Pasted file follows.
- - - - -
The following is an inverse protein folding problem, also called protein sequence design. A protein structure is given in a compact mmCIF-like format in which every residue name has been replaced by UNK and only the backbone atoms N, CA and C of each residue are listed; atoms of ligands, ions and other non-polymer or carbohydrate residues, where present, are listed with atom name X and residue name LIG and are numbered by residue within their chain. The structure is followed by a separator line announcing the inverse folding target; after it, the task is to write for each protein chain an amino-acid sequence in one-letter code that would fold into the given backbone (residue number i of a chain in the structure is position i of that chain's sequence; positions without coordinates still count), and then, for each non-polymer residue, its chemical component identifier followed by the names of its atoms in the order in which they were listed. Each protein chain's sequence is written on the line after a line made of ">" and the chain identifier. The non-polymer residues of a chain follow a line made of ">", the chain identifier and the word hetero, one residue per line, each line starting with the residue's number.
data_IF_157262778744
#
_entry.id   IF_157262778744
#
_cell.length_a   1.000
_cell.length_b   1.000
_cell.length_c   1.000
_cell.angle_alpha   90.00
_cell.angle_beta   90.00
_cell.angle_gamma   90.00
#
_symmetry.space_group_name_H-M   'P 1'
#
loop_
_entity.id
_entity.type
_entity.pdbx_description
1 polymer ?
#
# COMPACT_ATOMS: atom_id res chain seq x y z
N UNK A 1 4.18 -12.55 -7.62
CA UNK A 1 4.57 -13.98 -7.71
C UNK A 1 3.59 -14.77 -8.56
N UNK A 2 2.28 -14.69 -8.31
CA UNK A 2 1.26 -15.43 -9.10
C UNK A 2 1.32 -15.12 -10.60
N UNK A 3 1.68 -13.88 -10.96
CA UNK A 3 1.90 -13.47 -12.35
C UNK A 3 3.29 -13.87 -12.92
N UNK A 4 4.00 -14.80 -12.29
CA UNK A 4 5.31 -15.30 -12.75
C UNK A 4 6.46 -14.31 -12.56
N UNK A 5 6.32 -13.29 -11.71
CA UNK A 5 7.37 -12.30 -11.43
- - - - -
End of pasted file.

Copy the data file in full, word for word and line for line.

The following is an inverse protein folding problem, also called protein sequence design. A protein structure is given in a compact mmCIF-like format in which every residue name has been replaced by UNK and only the backbone atoms N, CA and C of each residue are listed; atoms of ligands, ions and other non-polymer or carbohydrate residues, where present, are listed with atom name X and residue name LIG and are numbered by residue within their chain. The structure is followed by a separator line announcing the inverse folding target; after it, the task is to write for each protein chain an amino-acid sequence in one-letter code that would fold into the given backbone (residue number i of a chain in the structure is position i of that chain's sequence; positions without coordinates still count), and then, for each non-polymer residue, its chemical component identifier followed by the names of its atoms in the order in which they were listed. Each protein chain's sequence is written on the line after a line made of ">" and the chain identifier. The non-polymer residues of a chain follow a line made of ">", the chain identifier and the word hetero, one residue per line, each line starting with the residue's number.
data_IF_157262778744
#
_entry.id   IF_157262778744
#
_cell.length_a   1.000
_cell.length_b   1.000
_cell.length_c   1.000
_cell.angle_alpha   90.00
_cell.angle_beta   90.00
_cell.angle_gamma   90.00
#
_symmetry.space_group_name_H-M   'P 1'
#
loop_
_entity.id
_entity.type
_entity.pdbx_description
1 polymer ?
#
# COMPACT_ATOMS: atom_id res chain seq x y z
N UNK A 1 4.18 -12.55 -7.62
CA UNK A 1 4.57 -13.98 -7.71
C UNK A 1 3.59 -14.77 -8.56
N UNK A 2 2.28 -14.69 -8.31
CA UNK A 2 1.26 -15.43 -9.10
C UNK A 2 1.32 -15.12 -10.60
N UNK A 3 1.68 -13.88 -10.96
CA UNK A 3 1.90 -13.47 -12.35
C UNK A 3 3.29 -13.87 -12.92
N UNK A 4 4.00 -14.80 -12.29
CA UNK A 4 5.31 -15.30 -12.75
C UNK A 4 6.46 -14.31 -12.56
N UNK A 5 6.32 -13.29 -11.71
CA UNK A 5 7.37 -12.30 -11.43